Goat PenArtist(s)ChineseArtist NationalityChinese (culture or style)Object Creation Date25-220 CEMedium & Supportearthenware with glazeDimensions
6 15/16 in x 8 7/8 in x 7 7/8 in (17.62 cm x 22.54 cm x 20 cm);6 7/8 in x 8 7/8 in x 7 7/8 in (17.46 cm x 22.54 cm x 20 cm)Credit LineMuseum purchase made possible by a gift from Helmut SternLabel copy
This well-modeled miniature shows a goat family -- three ewers and a ram—in their pen anxiously watching for their master to appear in the upper compartment to let them out to pasture. This kind of realistic physical and psychological detailing helps make Han mortuary models charming and accessible to viewers today.
Han mortuary objects were made of earthenware, glazed or unglazed. Unglazed objects were hand painted with white slip or black, orange, and red pigments as seen in the pottery dog displayed adjacently (1993/1.96). The glazed objects, like this goat pen, used lead as the fluxing agent and iron and copper oxides, respectively, as colorants to make russet and green glazes. Lead glazes are poisonous for both potter and user, and the mortality rate for potters attracted to this bright glaze was high. Fortunately pots with lead-based glazes were confined to burial objects throughout Chinese history.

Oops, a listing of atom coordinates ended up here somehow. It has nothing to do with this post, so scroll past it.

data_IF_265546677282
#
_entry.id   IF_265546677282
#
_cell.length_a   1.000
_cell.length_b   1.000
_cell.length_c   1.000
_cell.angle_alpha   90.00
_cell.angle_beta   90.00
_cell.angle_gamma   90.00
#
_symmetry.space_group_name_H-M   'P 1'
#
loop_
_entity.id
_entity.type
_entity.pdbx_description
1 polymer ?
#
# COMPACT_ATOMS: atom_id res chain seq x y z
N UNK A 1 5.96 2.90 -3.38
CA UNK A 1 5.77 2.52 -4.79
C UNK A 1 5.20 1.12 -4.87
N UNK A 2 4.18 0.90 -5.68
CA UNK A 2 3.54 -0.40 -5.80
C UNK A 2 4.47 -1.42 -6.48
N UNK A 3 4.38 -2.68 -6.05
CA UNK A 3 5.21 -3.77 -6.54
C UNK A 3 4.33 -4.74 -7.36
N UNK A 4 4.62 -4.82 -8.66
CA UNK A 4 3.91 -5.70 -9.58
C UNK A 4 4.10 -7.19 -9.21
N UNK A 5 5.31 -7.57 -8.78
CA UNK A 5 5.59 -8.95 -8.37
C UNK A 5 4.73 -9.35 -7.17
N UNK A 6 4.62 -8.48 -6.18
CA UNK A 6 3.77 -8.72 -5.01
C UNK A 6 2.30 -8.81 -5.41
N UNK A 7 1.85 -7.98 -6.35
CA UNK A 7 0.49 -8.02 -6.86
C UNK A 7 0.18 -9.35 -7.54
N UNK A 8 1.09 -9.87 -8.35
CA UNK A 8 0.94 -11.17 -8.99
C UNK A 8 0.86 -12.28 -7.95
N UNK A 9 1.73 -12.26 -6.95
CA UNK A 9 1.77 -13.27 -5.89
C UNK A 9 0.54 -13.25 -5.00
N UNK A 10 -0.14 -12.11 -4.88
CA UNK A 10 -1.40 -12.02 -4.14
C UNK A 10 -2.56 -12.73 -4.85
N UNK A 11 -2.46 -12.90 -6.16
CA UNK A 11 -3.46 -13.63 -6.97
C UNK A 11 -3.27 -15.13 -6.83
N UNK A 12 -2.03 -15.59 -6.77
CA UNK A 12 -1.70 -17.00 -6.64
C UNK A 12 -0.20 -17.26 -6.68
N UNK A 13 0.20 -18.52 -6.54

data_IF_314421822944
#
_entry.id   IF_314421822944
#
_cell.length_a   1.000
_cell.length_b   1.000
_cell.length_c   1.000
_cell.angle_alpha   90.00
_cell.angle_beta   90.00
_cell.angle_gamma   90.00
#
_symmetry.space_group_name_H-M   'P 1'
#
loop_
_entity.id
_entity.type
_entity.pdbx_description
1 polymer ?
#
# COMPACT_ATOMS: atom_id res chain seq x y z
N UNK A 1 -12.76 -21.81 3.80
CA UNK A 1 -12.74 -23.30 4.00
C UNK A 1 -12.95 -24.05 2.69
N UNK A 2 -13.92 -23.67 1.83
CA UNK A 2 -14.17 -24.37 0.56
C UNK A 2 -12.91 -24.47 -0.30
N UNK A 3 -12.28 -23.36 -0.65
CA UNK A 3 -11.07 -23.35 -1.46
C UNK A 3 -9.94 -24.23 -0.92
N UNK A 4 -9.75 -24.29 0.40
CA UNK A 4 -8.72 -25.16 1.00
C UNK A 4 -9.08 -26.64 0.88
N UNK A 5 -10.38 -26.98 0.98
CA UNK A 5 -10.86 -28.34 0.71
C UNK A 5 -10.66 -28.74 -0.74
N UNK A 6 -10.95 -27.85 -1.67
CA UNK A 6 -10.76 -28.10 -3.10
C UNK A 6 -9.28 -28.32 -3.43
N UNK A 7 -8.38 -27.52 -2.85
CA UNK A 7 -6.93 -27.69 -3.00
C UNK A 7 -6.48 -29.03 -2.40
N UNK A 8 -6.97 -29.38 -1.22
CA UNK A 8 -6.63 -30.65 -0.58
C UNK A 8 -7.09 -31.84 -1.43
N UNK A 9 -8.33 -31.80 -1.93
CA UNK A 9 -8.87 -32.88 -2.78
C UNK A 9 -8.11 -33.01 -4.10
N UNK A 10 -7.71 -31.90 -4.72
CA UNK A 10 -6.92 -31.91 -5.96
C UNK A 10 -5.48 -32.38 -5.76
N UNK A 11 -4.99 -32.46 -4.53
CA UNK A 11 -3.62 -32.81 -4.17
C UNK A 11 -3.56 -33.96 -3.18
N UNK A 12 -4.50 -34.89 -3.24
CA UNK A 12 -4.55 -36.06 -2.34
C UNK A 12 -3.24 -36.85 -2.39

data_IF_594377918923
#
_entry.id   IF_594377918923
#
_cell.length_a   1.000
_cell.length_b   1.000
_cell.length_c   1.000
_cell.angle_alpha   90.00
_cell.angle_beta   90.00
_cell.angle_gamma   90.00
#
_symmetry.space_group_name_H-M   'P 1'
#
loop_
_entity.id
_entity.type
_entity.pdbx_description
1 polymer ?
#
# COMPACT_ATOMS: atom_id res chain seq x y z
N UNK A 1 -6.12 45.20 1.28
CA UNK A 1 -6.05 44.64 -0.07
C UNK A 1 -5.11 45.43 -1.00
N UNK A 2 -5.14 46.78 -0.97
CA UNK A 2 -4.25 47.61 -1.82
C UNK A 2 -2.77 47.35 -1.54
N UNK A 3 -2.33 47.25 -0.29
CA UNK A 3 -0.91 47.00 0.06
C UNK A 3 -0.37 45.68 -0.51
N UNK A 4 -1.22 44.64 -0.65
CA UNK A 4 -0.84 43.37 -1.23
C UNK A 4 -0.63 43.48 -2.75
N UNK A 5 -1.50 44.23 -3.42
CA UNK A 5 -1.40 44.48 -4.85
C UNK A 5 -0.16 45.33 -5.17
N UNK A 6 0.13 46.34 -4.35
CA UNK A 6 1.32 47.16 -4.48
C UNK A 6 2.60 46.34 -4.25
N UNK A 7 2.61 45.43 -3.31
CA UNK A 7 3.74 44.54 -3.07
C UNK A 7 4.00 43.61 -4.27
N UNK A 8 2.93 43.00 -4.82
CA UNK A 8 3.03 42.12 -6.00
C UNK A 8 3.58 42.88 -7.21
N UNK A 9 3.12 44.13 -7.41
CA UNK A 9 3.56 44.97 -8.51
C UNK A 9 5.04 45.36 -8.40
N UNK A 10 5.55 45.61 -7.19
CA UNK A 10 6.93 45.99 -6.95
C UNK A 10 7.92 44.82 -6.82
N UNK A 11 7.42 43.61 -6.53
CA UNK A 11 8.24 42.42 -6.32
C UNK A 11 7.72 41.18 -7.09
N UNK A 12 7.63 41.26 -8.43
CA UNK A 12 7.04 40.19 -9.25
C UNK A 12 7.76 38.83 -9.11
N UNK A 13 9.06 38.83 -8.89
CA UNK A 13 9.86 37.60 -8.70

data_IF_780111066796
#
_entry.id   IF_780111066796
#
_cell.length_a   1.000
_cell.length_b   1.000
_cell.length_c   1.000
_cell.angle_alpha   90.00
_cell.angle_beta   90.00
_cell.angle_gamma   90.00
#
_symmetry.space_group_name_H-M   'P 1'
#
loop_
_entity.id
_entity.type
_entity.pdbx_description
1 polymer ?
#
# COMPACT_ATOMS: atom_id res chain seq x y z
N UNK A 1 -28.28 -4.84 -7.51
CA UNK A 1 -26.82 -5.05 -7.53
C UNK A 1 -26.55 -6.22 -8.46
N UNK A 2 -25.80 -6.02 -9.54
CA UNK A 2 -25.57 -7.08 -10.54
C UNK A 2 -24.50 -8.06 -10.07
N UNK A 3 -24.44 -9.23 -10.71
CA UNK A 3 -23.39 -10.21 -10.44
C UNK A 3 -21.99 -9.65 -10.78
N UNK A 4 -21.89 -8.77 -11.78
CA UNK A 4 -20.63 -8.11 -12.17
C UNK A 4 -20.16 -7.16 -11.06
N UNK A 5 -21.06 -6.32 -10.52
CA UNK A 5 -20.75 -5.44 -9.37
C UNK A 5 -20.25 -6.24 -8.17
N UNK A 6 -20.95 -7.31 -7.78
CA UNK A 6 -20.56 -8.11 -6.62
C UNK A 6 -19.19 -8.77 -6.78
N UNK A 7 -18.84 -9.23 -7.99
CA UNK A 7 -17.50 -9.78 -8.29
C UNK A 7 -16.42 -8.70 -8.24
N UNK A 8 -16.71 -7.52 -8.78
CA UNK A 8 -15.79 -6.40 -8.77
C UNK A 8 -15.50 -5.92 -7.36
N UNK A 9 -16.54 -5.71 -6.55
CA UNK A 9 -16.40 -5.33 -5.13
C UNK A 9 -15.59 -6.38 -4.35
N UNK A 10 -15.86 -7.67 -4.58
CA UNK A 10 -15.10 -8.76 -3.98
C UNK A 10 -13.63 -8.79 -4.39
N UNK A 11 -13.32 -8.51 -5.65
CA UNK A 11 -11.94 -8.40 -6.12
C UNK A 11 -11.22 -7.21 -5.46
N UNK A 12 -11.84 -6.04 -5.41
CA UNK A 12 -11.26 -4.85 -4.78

(Label for UMMA Chinese Gallery Opening Rotation, March 2009)Subject matter
By the Western Han dynasty, basic household bowls, plates, basins, jars, etc. were produced in great quantity, not only for use in daily life, but also specifically for tombs as mingqi
(明器)(literally "bright objects"), or grave goods, as a way to provide for the deceased. These mingqi
included everything one would need during the afterlife. Naturally, these objects reflected daily life during the Han. Mingqi
could include houses, towers, gates, granaries, livestock pens, chicken coops, wells, cooking stoves, storage vessels, dishes, incense burners, lamps and figures such as horses, dogs, anthropomorphic animals, and people such as officials, guardians, servants and entertainers, and more. The number of ceramic mingqi
items in a tomb could reach numbers of a few to several hundred objects.
During the Western Han, it was common for northern potters to create pigsties as mingqi, by the Eastern Han, a variety of domesticated livestock in their pens could be found in tombs. Physical Description
A red earthenware ceramic model of a goat pen, containing one ram and three ewes, with a small shed over the pen with stairs. The exterior and goats are covered in a green lead glaze with iridescence and calcification.Primary Object Classification Ceramic Primary Object Typefunerary sculptureCollection AreaAsianRights
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animal housing (farm structures)